" You then calculate all of the weights in the product, remove all of the weights in the new highest weight rep and look for the highest remaining weight vector. Subtract that rep and continue until you've accounted for all weights."
    Didn't quite get it. Can you plz explain it a bit more, may be with the example (1,0)x(1,1)=(2,1)+(0,2)+(1,0) ?

    By the way thanks for the link to Cahn's book.
     
  5. Aug 10, 2011 #4
    No problems. It's good for me to revise this stuff every so often.

    The tableau (tableaux is the plural) is automatically (a)symmetrised. This is why you can restrict yourself to strictly increasing sequences in the columns and non-decreasing sequences in the rows.
    But if we take the numbers you gave as representing the different states of a system (or indices on the tensor), then yes, what you said seems basically correct.

    Each proper numbering of the tableau corresponds to a particular state. That state is the particular (anti)symmetric combination of a tensor product of fundamental states that you get with the algorithm you outlined. Of course, you only need to do the (anti)symmetrization once with a symbolic state an use that result for all states. SU(2) is easiest, because any pair of antisymmetrized indices/states is equivalent to the singlet/trivial state so you only need to worry about symmetrization. I've https://www.physicsforums.com/attachment.php?attachmentid=37904&stc=1&d=1313025840" on this.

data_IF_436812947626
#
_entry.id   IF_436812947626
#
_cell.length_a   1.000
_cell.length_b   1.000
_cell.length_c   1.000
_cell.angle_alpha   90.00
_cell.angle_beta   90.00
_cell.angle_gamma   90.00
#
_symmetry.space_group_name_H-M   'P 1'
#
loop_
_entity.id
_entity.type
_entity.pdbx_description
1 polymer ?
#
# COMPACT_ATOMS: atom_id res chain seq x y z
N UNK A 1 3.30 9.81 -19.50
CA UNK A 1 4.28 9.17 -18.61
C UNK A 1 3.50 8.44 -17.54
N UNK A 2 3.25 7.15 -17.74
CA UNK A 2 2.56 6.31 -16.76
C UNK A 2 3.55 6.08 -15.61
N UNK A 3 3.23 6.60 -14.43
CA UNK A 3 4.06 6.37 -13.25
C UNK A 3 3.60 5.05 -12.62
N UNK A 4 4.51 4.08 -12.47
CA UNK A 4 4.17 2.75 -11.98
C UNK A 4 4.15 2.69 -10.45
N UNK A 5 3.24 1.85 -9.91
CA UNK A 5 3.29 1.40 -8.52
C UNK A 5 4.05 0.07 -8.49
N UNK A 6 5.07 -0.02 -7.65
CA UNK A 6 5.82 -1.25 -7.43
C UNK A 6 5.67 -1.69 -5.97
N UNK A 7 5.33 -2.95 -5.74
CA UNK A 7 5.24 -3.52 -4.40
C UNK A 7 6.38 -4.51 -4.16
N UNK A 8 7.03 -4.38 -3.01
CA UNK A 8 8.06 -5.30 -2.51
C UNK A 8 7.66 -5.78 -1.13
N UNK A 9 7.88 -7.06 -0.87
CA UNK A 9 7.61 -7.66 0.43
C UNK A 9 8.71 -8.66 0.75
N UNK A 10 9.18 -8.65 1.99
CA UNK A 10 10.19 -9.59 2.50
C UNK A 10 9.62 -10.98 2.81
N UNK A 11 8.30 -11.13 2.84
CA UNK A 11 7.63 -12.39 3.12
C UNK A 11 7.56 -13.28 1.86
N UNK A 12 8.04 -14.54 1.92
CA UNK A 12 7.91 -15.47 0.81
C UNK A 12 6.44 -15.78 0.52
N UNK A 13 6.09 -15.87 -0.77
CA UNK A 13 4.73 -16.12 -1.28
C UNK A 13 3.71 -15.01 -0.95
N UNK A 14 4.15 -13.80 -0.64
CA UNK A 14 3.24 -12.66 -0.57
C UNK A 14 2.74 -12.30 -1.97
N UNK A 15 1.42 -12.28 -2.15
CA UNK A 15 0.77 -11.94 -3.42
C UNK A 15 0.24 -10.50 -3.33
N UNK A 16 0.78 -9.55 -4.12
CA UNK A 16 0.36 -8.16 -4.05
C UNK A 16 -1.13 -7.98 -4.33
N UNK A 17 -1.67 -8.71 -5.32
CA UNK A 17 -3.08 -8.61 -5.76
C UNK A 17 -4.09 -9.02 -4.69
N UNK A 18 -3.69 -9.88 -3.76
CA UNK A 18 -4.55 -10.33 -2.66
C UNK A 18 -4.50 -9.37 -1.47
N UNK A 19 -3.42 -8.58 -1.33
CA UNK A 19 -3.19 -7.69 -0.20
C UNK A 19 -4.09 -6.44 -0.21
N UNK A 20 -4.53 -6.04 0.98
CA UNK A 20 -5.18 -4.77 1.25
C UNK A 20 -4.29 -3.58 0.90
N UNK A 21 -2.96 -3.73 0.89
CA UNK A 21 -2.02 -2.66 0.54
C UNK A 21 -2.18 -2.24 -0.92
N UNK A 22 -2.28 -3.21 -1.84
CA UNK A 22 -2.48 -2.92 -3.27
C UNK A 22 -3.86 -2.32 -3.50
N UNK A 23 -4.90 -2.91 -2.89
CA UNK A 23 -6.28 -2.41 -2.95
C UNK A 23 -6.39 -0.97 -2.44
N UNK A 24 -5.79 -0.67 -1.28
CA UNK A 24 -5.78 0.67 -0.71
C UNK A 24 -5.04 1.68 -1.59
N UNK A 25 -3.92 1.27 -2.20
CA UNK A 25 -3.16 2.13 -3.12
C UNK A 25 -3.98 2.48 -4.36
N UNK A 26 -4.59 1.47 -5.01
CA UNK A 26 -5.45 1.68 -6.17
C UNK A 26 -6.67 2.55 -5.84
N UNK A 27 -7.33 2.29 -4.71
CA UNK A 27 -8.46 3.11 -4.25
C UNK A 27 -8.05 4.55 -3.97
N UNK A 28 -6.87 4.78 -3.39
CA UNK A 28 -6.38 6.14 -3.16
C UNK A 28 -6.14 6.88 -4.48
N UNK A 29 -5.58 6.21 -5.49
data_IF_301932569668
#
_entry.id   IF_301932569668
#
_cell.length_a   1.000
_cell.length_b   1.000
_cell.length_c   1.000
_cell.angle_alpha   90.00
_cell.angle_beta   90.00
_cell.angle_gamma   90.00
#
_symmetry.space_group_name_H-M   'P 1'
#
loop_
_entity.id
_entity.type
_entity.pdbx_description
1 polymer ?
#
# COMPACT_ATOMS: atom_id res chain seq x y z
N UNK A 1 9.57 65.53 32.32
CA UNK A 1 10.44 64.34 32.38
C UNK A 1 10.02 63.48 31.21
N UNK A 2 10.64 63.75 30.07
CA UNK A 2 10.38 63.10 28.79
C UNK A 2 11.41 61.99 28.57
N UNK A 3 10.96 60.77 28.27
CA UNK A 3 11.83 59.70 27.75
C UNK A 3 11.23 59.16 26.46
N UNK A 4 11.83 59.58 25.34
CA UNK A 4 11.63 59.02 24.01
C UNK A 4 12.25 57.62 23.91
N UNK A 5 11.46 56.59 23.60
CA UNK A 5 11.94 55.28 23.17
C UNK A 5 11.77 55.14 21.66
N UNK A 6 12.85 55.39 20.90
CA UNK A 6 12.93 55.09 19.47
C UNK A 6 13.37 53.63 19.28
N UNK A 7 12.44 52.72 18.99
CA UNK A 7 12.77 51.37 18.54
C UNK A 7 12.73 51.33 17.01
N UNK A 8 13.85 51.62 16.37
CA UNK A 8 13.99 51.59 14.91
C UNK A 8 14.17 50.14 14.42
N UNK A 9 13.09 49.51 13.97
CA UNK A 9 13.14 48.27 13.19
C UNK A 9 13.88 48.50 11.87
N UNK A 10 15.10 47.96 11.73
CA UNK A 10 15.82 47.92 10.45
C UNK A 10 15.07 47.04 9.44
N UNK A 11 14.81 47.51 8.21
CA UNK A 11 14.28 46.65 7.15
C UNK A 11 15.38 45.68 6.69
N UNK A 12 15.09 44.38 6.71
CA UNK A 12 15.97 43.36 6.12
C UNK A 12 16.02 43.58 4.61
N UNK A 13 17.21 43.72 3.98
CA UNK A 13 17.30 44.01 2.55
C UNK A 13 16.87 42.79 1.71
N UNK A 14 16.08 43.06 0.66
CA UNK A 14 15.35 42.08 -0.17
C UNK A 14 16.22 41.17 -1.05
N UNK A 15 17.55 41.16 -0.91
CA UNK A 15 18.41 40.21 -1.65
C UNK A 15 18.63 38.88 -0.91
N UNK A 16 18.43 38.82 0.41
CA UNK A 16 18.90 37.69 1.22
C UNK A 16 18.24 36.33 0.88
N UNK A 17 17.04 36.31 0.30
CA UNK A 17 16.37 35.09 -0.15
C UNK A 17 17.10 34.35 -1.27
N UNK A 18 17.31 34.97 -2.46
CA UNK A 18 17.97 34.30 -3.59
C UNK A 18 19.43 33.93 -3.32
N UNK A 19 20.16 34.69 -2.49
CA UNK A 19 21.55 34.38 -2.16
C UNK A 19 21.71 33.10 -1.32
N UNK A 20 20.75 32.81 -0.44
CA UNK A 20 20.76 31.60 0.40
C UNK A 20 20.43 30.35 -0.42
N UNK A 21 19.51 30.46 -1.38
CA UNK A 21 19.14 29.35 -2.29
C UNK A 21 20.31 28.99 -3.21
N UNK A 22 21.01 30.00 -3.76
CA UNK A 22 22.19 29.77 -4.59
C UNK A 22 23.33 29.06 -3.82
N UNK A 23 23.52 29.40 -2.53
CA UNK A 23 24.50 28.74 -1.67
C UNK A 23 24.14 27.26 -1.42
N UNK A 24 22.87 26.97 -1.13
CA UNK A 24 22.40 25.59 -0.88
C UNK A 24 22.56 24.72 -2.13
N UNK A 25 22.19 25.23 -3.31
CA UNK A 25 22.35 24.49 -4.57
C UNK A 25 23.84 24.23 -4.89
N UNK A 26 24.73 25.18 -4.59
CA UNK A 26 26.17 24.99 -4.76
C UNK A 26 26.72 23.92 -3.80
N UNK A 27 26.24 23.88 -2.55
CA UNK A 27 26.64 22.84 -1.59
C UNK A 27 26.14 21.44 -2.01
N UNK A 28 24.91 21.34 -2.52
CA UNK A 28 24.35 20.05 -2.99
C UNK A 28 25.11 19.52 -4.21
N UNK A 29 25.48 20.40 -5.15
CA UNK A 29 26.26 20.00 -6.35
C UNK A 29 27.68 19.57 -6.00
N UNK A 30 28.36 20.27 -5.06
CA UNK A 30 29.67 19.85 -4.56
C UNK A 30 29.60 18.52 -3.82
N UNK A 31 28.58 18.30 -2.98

Denoting the symmetries of an arbitrary tensor is not easy and in fact, Young Tableaux are often used for this. See the computer tensor algebra packages xAct and Cadabra, which both use the index canonicalization algorithm given in http://arxiv.org/abs/0803.0862.